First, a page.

Reflections … and preparations

It’s now three years ago since we returned from our 5 month adventure around South America.  We set out when the children were 3, 5 and 7. Planning the trip seemed to elicit one of two opinions, either concerns of safety or sheer incomprehensibility, although a few adventurous friends could see the light and were genuinely envious.

Many people said we were mad. Many worried that there’d be no point as the kids wouldn’t remember anything,

But the children all still remember what they studied when we were on the road. 

In their geology lessons they climbed volcanoes, ate dinner sheltering from the furious fifties in nooks of frozen lava, stood one foot each side of a fault line and bathed in thermal springs in sub zero temperatures.

In geography they camAND_4021.jpgped in deserts that haven’t seen rain for decades, walked on glaciers with crampons, watched the flora change out the window dropping 5000m from the altiplano to the Amazon basin and licked the largest salt flats in the world.

In biology they saw three different penguin species, stayed close to us in puma country out of fear, caught piranhas, saw all four camelids in one day, three species of flamingo, poisonous frogs, capybaras and wild tarantulas and dissected a dead Humboldt penguin to prove that they do have knees.

In astronomy they saw the million star sky from the tent and visited one of the largest observatories on the planet.AND_5850.jpg

In history they explored popular and lesser known Inca ruins, discovered an Inca skeleton, marvelled at ancient Patagonian cave paintings, gazed into the face of a preserved Inca girl who was sacrificed to the gods and marvelled at feats of prehistoric water management.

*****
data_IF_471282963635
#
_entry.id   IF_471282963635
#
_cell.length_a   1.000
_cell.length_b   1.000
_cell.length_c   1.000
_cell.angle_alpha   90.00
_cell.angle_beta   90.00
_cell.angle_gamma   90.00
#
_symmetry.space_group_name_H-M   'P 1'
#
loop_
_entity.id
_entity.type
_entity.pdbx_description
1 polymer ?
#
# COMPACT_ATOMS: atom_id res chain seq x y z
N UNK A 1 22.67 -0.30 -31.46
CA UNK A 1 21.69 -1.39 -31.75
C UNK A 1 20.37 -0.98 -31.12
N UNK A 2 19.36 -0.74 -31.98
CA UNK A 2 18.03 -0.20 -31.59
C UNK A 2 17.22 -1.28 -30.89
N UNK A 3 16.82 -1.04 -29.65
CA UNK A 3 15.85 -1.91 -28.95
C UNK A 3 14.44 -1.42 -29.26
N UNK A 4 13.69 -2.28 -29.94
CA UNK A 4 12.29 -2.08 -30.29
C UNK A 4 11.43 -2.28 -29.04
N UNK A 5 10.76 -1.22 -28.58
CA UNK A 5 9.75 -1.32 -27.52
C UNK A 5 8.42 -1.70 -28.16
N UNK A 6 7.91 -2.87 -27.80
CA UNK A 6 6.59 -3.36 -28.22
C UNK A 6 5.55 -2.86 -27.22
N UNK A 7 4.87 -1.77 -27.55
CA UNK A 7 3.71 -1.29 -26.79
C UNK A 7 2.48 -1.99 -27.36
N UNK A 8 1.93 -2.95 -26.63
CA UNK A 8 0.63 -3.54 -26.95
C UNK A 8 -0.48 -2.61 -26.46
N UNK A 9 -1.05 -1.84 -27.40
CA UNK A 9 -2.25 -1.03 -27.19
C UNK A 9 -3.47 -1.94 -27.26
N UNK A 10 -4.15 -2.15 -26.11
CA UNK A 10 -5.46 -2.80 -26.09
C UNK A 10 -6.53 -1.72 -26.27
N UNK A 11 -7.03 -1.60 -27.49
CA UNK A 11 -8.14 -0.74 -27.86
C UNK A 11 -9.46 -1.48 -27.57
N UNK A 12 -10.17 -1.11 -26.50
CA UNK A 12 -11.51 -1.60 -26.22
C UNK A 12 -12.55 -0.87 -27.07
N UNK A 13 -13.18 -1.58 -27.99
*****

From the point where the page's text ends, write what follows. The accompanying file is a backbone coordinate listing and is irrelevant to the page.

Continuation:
In language, today our lexicon is still peppered with Spanish phrases they picked up, and they have a thirst for other languages now. Holly learned to write several letters using the mummified head of a penguin as a pen in the white sandy beach in the Atacama
In maths, we calculated the kilometres travelled, and worked out the time we’d arrive if we’d kept the same speed, or kept an eye on the altimeter to see the highest points.

AND_3322.jpgAnd last but not least, socially they would go into panaderias alone to buy bread for lunch – armed with pesos and rudimentary Spanish.

They ate animals their friends at home keep as pets.

They also made friends at various times with local kids, and discovered that you do not need possessions to be happy.

It is the school of the road. But not just for them, but also for us. Travel is not just important for the physical and cultural adventure. It’s about how it changes you. They changed, we changed. They have a better understanding of the big world out there and we’re lucky we can give them that.

A couple of weeks after we got home we bought a little puppy dog. And we called him Chile. It’s yet another daily reminder of our incredible adventure.image.png

He’s now three and has met the house sitter who’ll be living here during our next adventure to some big mountains later this year………

 

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One response to “Reflections … and preparations

  1. What a wonderful reflection…definitely something you will all cherish and remember as a family. Look forward to reading the next chapter in The Dan and Sarah’s Take on Kathmandu!

    Like

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